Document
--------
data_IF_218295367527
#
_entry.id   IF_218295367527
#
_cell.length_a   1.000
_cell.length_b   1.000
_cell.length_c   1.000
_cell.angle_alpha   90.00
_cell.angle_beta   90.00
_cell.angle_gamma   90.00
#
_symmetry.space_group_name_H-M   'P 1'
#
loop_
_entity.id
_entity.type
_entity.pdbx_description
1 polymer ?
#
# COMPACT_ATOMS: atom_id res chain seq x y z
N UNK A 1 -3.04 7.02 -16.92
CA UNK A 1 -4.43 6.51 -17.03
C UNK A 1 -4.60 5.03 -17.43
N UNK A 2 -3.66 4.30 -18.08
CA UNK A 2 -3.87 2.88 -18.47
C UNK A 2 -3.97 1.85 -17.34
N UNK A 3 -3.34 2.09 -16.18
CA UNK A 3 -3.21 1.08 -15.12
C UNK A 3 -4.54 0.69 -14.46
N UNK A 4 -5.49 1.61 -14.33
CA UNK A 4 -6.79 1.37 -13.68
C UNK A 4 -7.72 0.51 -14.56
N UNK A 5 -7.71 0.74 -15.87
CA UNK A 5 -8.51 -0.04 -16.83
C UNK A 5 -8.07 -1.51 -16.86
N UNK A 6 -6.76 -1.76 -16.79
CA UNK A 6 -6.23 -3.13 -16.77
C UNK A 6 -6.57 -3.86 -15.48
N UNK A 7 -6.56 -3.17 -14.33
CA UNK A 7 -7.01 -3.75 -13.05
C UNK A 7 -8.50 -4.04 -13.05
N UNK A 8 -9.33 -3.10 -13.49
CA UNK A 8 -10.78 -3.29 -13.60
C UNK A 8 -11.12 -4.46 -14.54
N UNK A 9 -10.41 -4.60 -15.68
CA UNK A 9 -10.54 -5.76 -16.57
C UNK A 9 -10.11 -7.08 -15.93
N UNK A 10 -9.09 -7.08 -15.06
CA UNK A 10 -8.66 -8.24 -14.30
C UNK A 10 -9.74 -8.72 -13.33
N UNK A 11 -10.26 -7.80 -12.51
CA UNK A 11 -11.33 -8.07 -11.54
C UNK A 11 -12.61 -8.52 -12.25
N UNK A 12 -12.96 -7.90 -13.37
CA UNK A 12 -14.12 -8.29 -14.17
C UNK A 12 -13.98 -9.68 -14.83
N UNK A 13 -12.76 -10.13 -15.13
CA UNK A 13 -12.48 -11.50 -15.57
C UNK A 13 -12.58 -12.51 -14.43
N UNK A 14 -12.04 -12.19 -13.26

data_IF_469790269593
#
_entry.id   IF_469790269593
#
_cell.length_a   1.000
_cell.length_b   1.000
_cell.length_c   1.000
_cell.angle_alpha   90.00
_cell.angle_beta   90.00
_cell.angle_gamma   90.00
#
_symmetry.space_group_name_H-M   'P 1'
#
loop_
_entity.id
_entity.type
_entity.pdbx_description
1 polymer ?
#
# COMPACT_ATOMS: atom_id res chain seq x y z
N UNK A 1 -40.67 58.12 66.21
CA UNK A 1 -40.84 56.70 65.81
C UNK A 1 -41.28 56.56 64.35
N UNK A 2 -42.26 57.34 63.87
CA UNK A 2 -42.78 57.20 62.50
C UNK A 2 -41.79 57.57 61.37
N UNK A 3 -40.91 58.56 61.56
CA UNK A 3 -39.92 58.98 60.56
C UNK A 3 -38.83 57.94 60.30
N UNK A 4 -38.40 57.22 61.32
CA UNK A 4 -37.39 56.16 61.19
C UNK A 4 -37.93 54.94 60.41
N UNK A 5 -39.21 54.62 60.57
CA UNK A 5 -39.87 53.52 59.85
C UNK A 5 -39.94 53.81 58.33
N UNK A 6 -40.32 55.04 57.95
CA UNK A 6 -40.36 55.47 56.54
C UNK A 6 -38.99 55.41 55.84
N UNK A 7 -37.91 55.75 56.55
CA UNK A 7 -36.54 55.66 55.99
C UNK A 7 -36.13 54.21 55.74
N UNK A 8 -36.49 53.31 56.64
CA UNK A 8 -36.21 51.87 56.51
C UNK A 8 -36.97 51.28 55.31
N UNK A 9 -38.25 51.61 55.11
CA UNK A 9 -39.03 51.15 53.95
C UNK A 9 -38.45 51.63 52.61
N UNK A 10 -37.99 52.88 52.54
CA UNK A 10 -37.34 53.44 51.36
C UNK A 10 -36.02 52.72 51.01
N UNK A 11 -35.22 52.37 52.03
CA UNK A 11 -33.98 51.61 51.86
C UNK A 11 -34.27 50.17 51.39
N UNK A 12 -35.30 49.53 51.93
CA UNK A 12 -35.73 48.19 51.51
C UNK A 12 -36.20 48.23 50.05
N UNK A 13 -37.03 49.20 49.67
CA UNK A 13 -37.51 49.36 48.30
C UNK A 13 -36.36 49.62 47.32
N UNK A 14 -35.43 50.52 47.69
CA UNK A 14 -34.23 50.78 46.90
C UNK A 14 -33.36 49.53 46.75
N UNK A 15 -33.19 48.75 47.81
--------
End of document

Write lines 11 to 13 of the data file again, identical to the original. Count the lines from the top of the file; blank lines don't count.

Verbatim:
#
_symmetry.space_group_name_H-M   'P 1'
#